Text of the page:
Editor’s Note: The following first appeared in the University of Iowa’s Hawk Talk Daily, an e-newsletter that offers a daily look at the Iowa Hawkeyes, delivered free each morning to thousands of fans of the Hawkeyes worldwide. To receive daily news from the Iowa Hawkeyes, sign up HERE.
By RICK BROWN
IOWA CITY, Iowa — Fate hasn’t always smiled on LeShun Daniels, Jr. At times during his career, the injury bug was tougher to avoid than a linebacker with a full head of steam.
But there he was Friday, one of 14 seniors saying goodbye to Kinnick Stadium. And Daniels’ unsinkable spirit was rewarded. He became the Hawkeyes’ newest 1,000-yard rusher during a 40-10 romp past No. 15 Nebraska.
“I’ve been doing pretty much whatever I can to help the team win,” said Daniels, a 6-foot, 225-pound bundle of positive energy. “I feel like I’ve given it my all, especially in this last season, because I love everyone on this team. They’re my brothers.”
Literally and figuratively.
Daniels’ younger brother, James, is a sophomore and the Hawkeyes’ starting center who helped LeShun reach his grand milestone. James pulled to his right and helped clear LeShun’s path to the end zone on Iowa’s third touchdown of the game, Friday a 4-yard run in the second quarter. And then the brothers celebrated.
“To be out there with my brother, the person who has basically been my best friend since we were little, it’s something you can’t describe,” LeShun said. “We’ll carry this throughout the rest of our lives, something we’ll tell our children about. It has been great.”
Daniels feels a kinship with the rest of the offensive line, too, as well as the tight ends and receivers who have opened the door for his 1,013 yards. That offensive line has been in flux the entire season because of injuries.
“LeShun’s one of my best friends and a great teammate,” starting offensive tackle Boone Myers said. “He’s one of the best teammates you could ever ask for. This means a lot to us as offensive linemen, helping him get over 1,000 yards, because he has put in so much time, effort, sweat, and blood.”
Daniels became Iowa’s first 1,000-yard rusher since Marcus Coker (1,384) in 2011, and the sixth different player to reach that milestone during the Kirk Ferentz coaching era. Fred Russell and Ladell Betts both did it twice. Shonn Greene and Albert Young made it there, too.
That list will grow to seven if Akrum Wadley has some success in Iowa’s bowl game. The junior has rushed for 966 yards. Wadley and Daniels are the most productive tandem in school history.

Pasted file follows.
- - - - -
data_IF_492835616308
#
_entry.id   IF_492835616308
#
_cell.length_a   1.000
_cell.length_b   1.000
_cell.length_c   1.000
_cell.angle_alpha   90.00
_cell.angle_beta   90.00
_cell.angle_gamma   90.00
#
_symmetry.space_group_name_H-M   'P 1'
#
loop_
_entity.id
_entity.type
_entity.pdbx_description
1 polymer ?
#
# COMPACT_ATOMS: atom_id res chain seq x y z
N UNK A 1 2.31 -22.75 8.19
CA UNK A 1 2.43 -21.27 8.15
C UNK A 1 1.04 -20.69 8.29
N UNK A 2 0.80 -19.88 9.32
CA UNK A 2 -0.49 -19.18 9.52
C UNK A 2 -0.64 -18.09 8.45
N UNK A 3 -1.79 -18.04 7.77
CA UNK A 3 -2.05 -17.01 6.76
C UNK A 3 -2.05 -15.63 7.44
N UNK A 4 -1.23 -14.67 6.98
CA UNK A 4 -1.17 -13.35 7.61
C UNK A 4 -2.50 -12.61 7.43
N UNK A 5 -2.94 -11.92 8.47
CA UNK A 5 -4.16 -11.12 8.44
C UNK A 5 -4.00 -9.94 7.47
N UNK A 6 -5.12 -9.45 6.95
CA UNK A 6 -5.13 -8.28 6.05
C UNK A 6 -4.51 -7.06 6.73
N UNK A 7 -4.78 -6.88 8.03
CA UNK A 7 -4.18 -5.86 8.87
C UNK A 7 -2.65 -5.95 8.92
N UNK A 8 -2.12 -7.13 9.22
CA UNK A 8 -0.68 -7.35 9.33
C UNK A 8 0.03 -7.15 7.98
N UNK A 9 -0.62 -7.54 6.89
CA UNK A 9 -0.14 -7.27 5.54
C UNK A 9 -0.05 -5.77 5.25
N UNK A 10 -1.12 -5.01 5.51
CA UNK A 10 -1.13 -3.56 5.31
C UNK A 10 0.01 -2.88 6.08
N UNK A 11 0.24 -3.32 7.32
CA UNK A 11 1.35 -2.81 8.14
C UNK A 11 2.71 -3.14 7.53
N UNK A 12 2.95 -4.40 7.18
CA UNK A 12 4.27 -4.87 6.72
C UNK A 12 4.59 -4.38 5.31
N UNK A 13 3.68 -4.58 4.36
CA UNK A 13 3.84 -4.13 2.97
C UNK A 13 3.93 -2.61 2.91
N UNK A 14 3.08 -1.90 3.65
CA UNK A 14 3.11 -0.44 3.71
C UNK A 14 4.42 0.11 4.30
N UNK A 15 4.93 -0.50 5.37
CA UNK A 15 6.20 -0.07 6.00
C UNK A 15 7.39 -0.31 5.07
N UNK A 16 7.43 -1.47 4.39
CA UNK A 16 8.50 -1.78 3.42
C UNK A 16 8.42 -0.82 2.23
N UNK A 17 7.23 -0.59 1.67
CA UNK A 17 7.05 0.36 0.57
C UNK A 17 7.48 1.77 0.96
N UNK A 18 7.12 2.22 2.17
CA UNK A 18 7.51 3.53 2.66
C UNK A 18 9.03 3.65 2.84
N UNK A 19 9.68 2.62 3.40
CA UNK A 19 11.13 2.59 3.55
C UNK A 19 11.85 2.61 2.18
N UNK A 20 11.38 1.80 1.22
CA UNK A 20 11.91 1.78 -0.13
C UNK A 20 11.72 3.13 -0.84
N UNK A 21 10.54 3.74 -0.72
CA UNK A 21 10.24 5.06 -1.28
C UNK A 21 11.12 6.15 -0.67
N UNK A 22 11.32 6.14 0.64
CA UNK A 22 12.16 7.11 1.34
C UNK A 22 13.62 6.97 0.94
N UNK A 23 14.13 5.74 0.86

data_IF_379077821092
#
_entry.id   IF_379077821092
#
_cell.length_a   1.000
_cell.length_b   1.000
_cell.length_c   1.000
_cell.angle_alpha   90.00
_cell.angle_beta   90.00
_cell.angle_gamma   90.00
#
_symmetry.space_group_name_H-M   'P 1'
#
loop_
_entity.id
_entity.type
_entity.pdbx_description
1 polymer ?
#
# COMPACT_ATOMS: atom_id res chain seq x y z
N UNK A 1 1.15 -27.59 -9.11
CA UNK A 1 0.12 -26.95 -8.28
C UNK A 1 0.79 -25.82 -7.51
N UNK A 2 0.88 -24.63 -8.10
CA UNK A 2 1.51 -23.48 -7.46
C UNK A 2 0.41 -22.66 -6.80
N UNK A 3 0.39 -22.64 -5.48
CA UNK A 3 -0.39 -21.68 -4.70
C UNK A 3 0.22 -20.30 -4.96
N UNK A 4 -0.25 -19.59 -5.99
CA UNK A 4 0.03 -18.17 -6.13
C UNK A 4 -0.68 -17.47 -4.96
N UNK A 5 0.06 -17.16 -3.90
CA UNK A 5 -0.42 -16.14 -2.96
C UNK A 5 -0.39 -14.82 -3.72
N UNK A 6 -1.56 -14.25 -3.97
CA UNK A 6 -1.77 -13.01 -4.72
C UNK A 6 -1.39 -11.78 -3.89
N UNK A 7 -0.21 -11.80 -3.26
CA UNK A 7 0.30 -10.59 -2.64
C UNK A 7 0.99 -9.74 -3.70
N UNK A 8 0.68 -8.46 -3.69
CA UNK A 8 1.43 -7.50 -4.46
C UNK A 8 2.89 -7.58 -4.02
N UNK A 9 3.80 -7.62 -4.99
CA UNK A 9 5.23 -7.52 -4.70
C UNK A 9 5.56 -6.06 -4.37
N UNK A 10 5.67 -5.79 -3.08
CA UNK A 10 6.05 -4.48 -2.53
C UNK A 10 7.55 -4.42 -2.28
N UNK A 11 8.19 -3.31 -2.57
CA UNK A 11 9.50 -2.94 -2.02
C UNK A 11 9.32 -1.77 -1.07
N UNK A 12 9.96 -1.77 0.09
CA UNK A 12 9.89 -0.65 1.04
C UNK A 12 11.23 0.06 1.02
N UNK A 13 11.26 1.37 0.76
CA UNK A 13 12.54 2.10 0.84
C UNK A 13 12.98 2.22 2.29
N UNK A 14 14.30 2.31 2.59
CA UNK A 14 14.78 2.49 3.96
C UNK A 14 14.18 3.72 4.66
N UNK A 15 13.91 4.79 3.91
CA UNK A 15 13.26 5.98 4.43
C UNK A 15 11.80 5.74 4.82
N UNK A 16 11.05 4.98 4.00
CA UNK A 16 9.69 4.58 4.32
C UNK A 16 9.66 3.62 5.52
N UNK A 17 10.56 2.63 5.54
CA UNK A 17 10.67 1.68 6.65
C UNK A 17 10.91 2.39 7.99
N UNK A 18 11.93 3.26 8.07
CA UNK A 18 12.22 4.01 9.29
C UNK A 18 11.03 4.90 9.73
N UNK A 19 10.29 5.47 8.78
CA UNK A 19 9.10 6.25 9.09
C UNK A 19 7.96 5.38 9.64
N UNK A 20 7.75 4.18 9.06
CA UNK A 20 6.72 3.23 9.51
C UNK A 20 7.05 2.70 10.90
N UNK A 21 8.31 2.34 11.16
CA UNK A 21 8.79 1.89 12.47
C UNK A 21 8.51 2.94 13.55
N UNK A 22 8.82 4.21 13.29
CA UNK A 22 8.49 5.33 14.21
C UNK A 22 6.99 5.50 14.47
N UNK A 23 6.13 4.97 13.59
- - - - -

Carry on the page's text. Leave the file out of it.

“Both of us getting 1,000 yards is something we talked about before the season started,” Daniels said. “Akrum has done an excellent job this year. He’s a big play waiting to happen. He’ll reach that mark because he does so many things well for this team.”
That two-back attack helped keep both players fresh, and on the field. Neither missed a game this season. And that’s saying a lot for Daniels. His 198 carries this season are two more than he logged for the first three seasons of his career combined.
He had at least 20 carries just three times, total, in his first three seasons. He had three of them this season alone, including a career-high 29 on Friday against the Cornhuskers.
Daniels had one career run of 43 yards or more coming into this season. He had runs of 43, 43, 50, 56, and 67 yards this season. He saw limited action in seven games as a freshman. He missed five games to injury as a sophomore and two more as a junior.
But he kept grinding away.
“He has had to fight injuries, on and off, that type of thing,” Ferentz said after watching his team finish the regular season 8-4 overall and 6-3 in the Big Ten. “Nobody has a better attitude than him. He has been so easy to coach for four years, and this year he has clearly played his best football. He’s improved as a player.
“That’s something we ask our guys to do, whether it’s week-by-week, day-by-day, year-by-year. And again, he represents that.”
A three-star recruit out of Harding High School in Warren, Ohio, Daniels had scholarship offers from Iowa, Boston College, Bowling Green, and Akron. He has never regretted his decision.
“We’ve had our ups and downs the entire year,” Daniels said. “To finish the season that way is indescribable. I can’t thank everybody on this team enough, and I can’t thank coach Ferentz enough for giving me the opportunity to come here and play Division I football. It has been a rush of emotion, and stuff I’ll take with me for the rest of my life.”
Iowa’s season stood at a 5-4 crossroads after a humbling 41-14 loss at Penn State on Nov. 5.
“That was the most frustrating loss I’ve been a part of since I’ve been here,” Daniels said. “We knew, as a senior class, that we couldn’t go out like that.”
Three victories later, two of them over No. 2 Michigan and No. 15 Nebraska, the Hawkeyes are heading into the bowl season with momentum and on a mission. No one on this roster has been on a winning bowl team.
“We finished off the last three weeks the way we wanted to, but we’re not done yet,” Daniels said. “We still have one more that we want to go and get.”